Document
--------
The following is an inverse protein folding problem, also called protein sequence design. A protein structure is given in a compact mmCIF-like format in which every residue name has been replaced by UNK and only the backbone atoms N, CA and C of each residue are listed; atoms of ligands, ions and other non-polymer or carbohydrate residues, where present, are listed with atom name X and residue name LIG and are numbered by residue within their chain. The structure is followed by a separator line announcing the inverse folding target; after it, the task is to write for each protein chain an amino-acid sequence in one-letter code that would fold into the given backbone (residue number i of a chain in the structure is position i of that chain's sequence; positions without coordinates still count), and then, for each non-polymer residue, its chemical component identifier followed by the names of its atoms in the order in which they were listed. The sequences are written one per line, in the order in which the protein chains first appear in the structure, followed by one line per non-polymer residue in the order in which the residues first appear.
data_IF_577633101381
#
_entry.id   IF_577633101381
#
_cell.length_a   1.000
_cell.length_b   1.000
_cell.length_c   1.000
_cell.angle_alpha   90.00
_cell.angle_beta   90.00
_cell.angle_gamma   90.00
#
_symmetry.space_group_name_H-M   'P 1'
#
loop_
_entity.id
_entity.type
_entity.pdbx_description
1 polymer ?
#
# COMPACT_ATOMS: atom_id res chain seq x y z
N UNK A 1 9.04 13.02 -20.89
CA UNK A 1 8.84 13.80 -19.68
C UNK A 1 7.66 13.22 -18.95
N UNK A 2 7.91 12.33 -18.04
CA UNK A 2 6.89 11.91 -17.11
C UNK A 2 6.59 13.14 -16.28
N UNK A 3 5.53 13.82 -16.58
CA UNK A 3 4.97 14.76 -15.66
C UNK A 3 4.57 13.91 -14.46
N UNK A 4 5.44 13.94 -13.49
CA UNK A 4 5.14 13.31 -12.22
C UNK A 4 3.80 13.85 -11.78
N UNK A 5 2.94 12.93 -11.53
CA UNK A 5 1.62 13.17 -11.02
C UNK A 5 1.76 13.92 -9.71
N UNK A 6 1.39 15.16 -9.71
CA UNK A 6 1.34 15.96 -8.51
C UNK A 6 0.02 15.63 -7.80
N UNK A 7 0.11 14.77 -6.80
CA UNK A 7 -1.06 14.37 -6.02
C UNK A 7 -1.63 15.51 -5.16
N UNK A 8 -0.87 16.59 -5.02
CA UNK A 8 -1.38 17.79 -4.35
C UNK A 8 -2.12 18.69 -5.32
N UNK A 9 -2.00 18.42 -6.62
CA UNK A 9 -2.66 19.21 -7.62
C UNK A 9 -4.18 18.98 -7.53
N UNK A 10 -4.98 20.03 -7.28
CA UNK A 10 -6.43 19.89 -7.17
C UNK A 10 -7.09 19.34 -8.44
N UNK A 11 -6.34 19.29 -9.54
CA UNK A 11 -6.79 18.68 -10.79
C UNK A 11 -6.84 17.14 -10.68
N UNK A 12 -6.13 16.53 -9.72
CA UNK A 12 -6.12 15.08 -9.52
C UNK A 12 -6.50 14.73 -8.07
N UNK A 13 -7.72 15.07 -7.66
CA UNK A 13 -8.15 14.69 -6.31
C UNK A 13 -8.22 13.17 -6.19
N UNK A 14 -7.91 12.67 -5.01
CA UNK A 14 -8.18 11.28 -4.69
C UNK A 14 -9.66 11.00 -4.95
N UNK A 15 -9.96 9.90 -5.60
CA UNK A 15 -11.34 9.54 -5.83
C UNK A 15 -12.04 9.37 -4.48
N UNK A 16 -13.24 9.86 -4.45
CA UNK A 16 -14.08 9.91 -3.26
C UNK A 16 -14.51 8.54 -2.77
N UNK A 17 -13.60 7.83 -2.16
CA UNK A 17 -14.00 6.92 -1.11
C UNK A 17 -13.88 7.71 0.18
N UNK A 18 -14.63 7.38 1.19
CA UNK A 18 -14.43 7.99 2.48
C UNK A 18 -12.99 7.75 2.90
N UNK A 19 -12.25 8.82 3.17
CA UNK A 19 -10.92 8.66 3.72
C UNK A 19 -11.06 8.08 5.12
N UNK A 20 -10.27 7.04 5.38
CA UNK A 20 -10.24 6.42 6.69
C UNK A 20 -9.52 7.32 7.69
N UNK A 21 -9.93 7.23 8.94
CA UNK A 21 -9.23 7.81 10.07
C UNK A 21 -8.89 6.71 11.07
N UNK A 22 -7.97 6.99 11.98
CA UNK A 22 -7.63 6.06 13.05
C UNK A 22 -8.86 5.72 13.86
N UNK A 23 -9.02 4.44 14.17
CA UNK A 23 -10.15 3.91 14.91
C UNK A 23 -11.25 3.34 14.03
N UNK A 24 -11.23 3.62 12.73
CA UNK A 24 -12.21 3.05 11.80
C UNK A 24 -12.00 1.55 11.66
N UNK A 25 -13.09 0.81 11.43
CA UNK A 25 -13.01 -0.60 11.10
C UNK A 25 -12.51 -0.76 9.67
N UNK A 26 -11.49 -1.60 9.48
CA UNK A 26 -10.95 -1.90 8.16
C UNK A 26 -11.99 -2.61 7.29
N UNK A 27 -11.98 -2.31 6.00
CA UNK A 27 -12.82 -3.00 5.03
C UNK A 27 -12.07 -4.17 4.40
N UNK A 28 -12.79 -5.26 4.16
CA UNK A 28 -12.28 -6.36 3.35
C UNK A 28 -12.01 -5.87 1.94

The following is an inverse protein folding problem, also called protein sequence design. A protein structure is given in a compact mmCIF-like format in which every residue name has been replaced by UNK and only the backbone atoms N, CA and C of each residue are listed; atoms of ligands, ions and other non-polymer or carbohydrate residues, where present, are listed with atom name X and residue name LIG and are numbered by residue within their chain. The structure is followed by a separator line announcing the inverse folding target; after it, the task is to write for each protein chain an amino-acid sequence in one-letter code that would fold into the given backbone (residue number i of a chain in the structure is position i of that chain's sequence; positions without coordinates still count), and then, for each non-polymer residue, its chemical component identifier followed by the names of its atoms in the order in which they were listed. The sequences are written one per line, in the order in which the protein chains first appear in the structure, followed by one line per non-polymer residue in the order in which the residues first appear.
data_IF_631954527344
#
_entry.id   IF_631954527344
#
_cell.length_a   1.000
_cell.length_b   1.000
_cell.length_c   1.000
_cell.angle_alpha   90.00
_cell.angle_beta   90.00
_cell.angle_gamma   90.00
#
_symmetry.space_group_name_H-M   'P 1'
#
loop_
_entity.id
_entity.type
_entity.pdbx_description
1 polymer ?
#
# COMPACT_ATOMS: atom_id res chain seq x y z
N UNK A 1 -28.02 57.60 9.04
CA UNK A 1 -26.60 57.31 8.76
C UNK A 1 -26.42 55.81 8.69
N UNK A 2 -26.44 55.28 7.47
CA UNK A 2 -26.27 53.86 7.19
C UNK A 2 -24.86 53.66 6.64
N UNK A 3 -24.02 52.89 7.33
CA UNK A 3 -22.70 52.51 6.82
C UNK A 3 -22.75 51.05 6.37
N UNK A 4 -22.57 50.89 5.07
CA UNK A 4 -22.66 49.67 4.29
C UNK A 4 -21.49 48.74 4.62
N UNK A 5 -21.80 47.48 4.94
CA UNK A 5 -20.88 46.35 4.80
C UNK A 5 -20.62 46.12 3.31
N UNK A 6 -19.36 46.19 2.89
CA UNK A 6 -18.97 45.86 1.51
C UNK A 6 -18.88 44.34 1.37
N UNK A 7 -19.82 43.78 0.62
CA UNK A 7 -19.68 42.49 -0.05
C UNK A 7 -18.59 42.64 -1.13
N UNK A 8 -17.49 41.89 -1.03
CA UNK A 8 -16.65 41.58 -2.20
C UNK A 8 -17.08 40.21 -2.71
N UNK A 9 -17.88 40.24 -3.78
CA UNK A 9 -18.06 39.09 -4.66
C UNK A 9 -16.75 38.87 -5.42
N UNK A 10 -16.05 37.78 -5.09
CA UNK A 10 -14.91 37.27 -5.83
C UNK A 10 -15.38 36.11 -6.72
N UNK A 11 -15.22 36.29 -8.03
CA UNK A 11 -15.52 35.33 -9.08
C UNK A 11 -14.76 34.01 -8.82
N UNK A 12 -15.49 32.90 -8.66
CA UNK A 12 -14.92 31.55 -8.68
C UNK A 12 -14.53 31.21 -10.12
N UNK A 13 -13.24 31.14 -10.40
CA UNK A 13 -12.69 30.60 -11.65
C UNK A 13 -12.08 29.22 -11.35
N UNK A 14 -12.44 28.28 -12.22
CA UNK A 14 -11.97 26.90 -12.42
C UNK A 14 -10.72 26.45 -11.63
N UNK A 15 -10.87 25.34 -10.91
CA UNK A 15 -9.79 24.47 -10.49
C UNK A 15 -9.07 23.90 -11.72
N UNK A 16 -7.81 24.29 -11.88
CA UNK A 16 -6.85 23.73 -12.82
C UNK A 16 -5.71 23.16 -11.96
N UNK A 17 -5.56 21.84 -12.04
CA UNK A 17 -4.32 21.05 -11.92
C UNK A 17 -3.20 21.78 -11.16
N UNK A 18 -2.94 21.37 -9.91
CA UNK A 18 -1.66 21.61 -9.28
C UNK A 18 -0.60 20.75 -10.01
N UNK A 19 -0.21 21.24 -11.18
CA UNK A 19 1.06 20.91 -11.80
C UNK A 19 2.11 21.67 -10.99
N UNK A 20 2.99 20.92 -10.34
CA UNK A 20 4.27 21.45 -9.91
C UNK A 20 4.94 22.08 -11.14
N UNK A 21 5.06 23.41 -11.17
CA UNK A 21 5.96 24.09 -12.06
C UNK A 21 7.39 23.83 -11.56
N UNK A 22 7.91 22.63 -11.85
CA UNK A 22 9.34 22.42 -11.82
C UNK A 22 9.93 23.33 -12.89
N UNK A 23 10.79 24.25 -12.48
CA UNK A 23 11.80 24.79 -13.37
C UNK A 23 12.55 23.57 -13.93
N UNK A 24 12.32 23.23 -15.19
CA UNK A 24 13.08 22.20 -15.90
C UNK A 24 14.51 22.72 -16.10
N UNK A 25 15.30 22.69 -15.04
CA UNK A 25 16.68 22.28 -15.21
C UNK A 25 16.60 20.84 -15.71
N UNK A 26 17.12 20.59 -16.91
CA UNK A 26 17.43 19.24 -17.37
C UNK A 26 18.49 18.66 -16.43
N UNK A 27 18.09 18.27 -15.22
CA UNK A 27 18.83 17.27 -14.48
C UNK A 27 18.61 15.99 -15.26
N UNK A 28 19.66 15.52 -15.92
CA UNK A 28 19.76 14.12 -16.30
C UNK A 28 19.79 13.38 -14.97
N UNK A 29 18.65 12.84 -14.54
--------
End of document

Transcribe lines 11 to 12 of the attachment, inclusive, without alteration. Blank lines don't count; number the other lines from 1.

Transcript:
_cell.angle_gamma   90.00
#